Early in my career, I became involved in training service dogs for the physically handicapped. I have trained dogs to pick up dropped items, pull wheelchairs, open and close doors, operate light switches, and a variety of tasks specific to the disability of an owner.
One of the organizations involved in our field boasts of teaching each dog over 90 commands. This sounds amazing, however on further investigation, the list of commands contains dozens of commands that are redundant or have little to no meaning. For example, a different command is used when the dog is opening the door and when he is closing the door. However, this is the same action for the dog. His job is to grab a string and pull the door. It doesn’t matter to the dog whether the door is opening or closing.
For example, I use the command “Kennel” to mean (a) get into your crate, (b) get into that kennel run, (c) get into the crate in the van, and (d) get into the kitchen. I do not need four commands for four different situations. It is all the same action to the dog. He should walk or jump into the space I am pointing to.
So, how long does your list of commands need to be? In general, obedience enthusiasts use far too many commands. The sport is not so complicated that we need a glossary of terms for the dog (not to mention the handler) to study and memorize!
Your dog needs to learn commands that indicate to him what position you want him in such as:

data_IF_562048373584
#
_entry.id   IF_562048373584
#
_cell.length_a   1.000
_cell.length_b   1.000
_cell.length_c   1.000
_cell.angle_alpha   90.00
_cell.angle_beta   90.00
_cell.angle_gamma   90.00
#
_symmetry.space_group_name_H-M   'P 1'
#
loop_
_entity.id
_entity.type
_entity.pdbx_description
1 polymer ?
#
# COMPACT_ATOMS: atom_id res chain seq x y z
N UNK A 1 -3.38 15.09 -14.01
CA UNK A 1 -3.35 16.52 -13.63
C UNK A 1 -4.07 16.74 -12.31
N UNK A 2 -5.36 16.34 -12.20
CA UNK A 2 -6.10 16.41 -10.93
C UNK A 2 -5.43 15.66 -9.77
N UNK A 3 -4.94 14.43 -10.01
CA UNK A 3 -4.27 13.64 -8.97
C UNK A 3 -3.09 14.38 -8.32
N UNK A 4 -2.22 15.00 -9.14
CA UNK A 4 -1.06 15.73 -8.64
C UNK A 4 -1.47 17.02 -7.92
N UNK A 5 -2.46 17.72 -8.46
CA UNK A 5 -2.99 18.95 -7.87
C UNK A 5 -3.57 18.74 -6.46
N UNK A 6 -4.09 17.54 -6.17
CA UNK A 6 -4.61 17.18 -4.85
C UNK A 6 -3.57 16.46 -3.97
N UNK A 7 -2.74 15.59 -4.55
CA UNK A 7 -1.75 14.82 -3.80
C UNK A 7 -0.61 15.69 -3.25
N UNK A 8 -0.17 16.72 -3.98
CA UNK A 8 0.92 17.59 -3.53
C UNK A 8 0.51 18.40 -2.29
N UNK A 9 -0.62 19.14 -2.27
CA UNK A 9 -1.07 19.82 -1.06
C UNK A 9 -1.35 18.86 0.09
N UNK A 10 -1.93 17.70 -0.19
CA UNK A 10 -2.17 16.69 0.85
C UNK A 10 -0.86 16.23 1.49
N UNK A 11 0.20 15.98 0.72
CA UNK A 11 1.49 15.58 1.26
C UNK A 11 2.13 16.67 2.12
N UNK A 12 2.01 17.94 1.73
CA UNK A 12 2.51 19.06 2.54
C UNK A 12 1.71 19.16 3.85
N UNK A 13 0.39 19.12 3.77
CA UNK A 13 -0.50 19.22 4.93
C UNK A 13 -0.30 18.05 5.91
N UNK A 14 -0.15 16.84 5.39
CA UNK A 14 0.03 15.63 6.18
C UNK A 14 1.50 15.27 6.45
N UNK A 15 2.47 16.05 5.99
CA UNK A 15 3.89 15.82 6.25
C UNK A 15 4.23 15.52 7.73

He also needs to learn some commands that indicate what action you want him to take.
I can already hear your objections. You think that I forgot “STAY!” and “WAIT!” The list doesn’t need to include these commands. I don’t need a stay command. When I tell my dog to get in a position such as a sit, he should do so until he’s told to do something else. The obedience regulations allow us to say “stay,” so we say it out of habit and tradition. But, a stay command is not necessary for the dog after we’ve given it a command to get into a position.
The second objection generally involves the use of the word heel. Heel serves two purposes. It names the position next to me. When I tell a dog heel he should move next to me and sit down. It is not my job to tell the dog what direction he should move to get into heel position (thus eliminating the many “get” commands such as “Get in,” “Get back,” “Get up,” and “Get off.”). I simply tell him to get into a position and he decides how to get there (but I do not allow him to circle around behind me). I also say heel to designate the action of maintaining that position while I am walking. Why do I use the same word for heel, the position and heel, the action?” The reason is that dogs are situational. The dog is able to understand the meaning based on the situation, whether I am standing or moving. I do not need another command.
A cue doesn’t tell the dog what to do, it simply tells him what is coming. You may find a few cues helpful such as “Hurry” and “Easy.” Both of these cues can be used to help your dog understand how to change pace.
Many people use ready as a cue to indicate to the dog that the exercise is about to begin. When the judge asks “are you ready,” the response is “Ready!” This doesn’t suit me. What if my dog does not get ready when I say “Ready”? I’m now in trouble as the judge is going to begin the exercise. When the judge asks me if I’m ready, I prefer to look at my dog and if he is attentive, nod or say “I am,” and if he is not, say “no” and then tell him to “SIT!” A firm sit command will get my dog’s attention (even if he’s already sitting), and then I can indicate to the judge that I’m ready to start.